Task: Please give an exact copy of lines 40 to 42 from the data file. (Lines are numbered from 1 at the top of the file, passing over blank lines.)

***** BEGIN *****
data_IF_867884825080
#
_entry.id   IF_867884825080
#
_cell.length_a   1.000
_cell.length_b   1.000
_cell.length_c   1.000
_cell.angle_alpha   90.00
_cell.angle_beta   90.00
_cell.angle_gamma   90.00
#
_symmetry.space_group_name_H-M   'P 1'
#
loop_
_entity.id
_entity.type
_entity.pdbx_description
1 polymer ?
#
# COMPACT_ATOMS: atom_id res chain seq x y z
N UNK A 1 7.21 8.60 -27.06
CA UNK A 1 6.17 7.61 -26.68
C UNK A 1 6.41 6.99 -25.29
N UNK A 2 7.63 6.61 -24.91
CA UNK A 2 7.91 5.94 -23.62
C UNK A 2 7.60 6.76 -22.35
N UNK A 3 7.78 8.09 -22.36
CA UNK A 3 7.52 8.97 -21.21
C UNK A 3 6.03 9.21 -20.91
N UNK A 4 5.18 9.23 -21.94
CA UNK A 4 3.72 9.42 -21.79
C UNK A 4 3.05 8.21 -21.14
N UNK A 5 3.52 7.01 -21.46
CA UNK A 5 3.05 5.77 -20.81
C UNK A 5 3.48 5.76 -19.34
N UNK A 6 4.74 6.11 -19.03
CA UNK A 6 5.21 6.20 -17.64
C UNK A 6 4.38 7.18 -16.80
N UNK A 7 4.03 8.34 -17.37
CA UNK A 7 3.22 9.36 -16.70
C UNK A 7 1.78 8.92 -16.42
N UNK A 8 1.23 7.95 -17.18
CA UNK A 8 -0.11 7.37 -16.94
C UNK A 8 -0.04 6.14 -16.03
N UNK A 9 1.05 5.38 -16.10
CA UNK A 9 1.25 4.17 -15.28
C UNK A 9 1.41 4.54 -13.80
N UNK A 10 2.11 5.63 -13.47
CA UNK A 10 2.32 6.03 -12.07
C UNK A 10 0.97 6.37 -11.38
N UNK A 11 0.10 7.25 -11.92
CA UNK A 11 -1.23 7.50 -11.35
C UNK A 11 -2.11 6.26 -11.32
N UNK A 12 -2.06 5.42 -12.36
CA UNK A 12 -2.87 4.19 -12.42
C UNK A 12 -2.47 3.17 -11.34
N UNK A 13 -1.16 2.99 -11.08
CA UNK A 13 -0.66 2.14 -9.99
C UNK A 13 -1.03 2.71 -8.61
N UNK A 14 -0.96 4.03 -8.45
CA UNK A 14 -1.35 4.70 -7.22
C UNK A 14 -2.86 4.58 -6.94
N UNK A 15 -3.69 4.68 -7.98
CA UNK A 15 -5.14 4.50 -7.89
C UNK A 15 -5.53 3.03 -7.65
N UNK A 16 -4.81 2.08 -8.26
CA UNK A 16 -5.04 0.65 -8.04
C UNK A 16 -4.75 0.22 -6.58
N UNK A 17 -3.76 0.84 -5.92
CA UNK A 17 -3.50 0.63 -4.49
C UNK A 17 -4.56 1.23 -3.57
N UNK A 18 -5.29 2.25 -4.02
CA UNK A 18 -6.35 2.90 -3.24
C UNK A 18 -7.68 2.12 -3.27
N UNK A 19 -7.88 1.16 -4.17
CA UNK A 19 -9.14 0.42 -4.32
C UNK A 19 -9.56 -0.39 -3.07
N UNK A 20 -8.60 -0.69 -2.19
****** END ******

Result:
CA UNK A 7 3.22 9.36 -16.70
C UNK A 7 1.78 8.92 -16.42
N UNK A 8 1.23 7.95 -17.18